Isn’t it ironic?

There’s a slightly delicious irony in the fall-out from Sir Martin Sorrell’s departure from WPP.

In case you weren’t paying attention, Sir Martin was the biggest beast in jungle, having built his WPP empire from nothing to become the biggest group in the global advertising and communications business.  In the Spring he left WPP under a cloud after vague allegations and an investigation into ‘personal misconduct’.  There were juicy rumours and reports he had been seen entering a brothel in Shepherd’s Market – bit of a cliche, but still a good story, whether or not it was on company funds.

Very soon after, it emerged that Sir Marty was launching a new venture S4 Capital.

Sorrellpapers

‘Why is that ironic?’ I hear you say.

Only because WPP, and The Martster in particular, were famously litigious in their enforcement of non-compete clauses when senior staff left the business.  When William Eccleshare left Y&R to become CEO of BBDO he was held to a year’s gardening leave.  Ditto Steve Blamer, who left Grey to join FCB.  When Y & R’s management team of James Murphy, Ben Priest and David Golding jumped ship to set up their new agency, Adam & Eve, they were pursued relentlessly through the courts and the new business was held on ice for a year.  And not just in the US and UK.  A host of others around the world were held to draconian contract terms including Michelle Hutton of Hill & Knowlton in Australia.

But one senior staffer seems to have had no non-compete clause.  Sir Martin himself.

It’s doubly noticeable, because his contract has been the subject of great controversy over the years, so presumably it has been pored over by the great and the good.

One rule for me.  Another for the plebs.

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Wimbledon is upon us

I do love a good sporting trailer, but this Wimbledon animation by McCann London does nothing for me.  It’s all craft.  And wonderful craft too.  Credits:  Nexus Studios’ Smith & Foulkes – yes it’s dead clever animation.  But frankly, Sky Sports does it much better just by harnessing moments of passion and the noise of the crowd.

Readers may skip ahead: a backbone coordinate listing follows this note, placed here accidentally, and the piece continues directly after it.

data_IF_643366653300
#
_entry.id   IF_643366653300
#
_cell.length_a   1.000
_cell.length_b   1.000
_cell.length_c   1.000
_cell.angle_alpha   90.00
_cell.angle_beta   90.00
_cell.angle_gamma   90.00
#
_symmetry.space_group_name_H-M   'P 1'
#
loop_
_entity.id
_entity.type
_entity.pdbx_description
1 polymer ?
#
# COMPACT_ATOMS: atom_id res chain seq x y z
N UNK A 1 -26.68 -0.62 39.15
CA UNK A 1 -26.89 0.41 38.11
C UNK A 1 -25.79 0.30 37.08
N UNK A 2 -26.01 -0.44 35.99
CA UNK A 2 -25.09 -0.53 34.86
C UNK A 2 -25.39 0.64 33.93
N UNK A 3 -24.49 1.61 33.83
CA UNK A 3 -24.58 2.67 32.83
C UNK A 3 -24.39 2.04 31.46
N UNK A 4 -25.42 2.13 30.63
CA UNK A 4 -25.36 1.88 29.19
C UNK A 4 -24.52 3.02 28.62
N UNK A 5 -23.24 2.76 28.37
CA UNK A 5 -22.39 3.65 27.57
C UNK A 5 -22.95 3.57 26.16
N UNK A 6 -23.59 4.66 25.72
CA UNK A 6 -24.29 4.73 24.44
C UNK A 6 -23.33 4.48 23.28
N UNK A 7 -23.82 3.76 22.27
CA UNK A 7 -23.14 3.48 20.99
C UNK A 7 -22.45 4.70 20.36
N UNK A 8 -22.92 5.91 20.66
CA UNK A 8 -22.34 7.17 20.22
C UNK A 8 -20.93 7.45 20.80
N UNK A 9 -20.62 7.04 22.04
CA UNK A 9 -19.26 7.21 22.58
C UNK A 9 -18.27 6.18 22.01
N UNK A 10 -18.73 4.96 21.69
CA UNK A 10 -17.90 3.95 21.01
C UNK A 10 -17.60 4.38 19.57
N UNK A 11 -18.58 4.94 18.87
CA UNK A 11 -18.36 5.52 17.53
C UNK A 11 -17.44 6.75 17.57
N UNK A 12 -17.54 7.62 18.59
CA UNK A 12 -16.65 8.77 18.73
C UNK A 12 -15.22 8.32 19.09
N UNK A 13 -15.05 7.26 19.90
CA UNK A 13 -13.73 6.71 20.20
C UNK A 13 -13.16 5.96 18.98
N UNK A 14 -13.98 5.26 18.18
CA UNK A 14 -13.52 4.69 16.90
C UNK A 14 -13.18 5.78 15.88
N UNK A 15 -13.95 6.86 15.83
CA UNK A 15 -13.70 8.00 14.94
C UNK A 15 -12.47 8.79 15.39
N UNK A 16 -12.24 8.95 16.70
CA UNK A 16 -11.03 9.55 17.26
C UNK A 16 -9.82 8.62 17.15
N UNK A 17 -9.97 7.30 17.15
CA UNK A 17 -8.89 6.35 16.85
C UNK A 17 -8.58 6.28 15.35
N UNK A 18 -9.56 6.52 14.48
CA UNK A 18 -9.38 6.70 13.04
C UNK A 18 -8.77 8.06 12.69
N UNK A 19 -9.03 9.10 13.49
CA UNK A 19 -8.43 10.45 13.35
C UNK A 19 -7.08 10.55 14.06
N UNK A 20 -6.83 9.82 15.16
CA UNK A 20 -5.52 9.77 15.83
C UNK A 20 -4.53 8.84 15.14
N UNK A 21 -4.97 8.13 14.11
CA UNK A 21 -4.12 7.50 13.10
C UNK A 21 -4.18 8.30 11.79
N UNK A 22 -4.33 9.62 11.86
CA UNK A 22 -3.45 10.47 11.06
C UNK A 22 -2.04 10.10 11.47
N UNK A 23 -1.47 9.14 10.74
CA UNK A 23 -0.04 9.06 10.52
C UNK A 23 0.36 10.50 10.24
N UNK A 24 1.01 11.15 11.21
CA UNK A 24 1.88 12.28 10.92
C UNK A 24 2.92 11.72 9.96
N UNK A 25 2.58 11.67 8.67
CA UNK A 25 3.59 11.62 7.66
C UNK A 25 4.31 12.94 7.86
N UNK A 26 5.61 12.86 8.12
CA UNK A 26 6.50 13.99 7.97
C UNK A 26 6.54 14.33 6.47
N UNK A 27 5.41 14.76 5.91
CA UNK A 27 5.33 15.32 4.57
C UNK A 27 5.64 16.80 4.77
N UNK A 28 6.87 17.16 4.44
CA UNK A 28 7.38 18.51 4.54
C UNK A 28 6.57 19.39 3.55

Close, but no cigar

The Football World Cup (I can’t bring myself to call it the FIFA World Cup, as we’re supposed to nowadays) should be a fantastic opportunity for brands. In particular, it’s a place to borrow the passion and energy of the thing we all get most excited about.  No, not street-fighting and British self-loathing; I’m thinking of the football.

In the past, Adidas had its moments but Nike was King of the World Cup ad – despite not being a sponsor – clever eh?  More recently Beats by Dr Dre has excelled.

But Beats’ new 2018 version is a big disappointment.  It has many of the elements: big names; check, cool track, check, flashbacks, flash forwards, check, underdog story; check …..etc and so on.  But no banana; you just don’t end up caring one way or the other.

 

There’s still time for someone to step in and save the day with a new blockbuster.  In the meantime, let’s just luxuriate in the sheer amazing-ness of the last Beats World Cup ad from 2014.

 

 

That’s better.

Nasty Leeds (LOL)

It’s no accident that The Guardian’s satirical football bulletin refers to Leeds United as ‘Nasty Leeds’.  They had previously been known as ‘Dirty Leeds’, which was, for some reason deemed insufficient.  Leeds is one of those football teams who manage to pick a fight with anyone and everyone.  Every match they play seems to be a grudge match of some sort; either a fierce local derby or an re-enactment of some past rivalry, injustice or unsavoury incident.

When “feisty” Dennis Wise became Leeds manager a few years ago, he stated that he wanted them to recapture their true character: “I want them to be horrible and nasty, like the great Leeds teams of the past”.

So it was with a slightly bashful smile that I observed Leeds’ latest embarrassment.  Last week, the Club introduced a new badge, which was immediately lambasted by large numbers of fans, through social media.

leedsbadge

The coverage has focused on the fans’ reaction.  The club has promised to consult more widely and review the design.  That’s code for “start again, ‘cos we screwed up”.

The original rationale for the badge is that the ‘chest thump’ is an action known as the ‘Leeds salute’.  The not-always-explicitly-stated issue is that it looks a lot like a kind of fascist salute.  “And nobody wants that” as the armchair football critic might observe.  (But clearly not an accident either, as the armchair Leeds-watcher might observe.)

On the other hand, I would contend, the Leeds badge has a certain “comedy Fascist” quality, which is more funny than threatening.

It’s almost perfectly represented by the characterisation of would-be Black shirt leader Roderick Spode, in the Bertie Wooster stories by P.G. Wodehouse.

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If you don’t believe me, enjoy the clip.

Better to laugh at these things than to get upset, I often feel.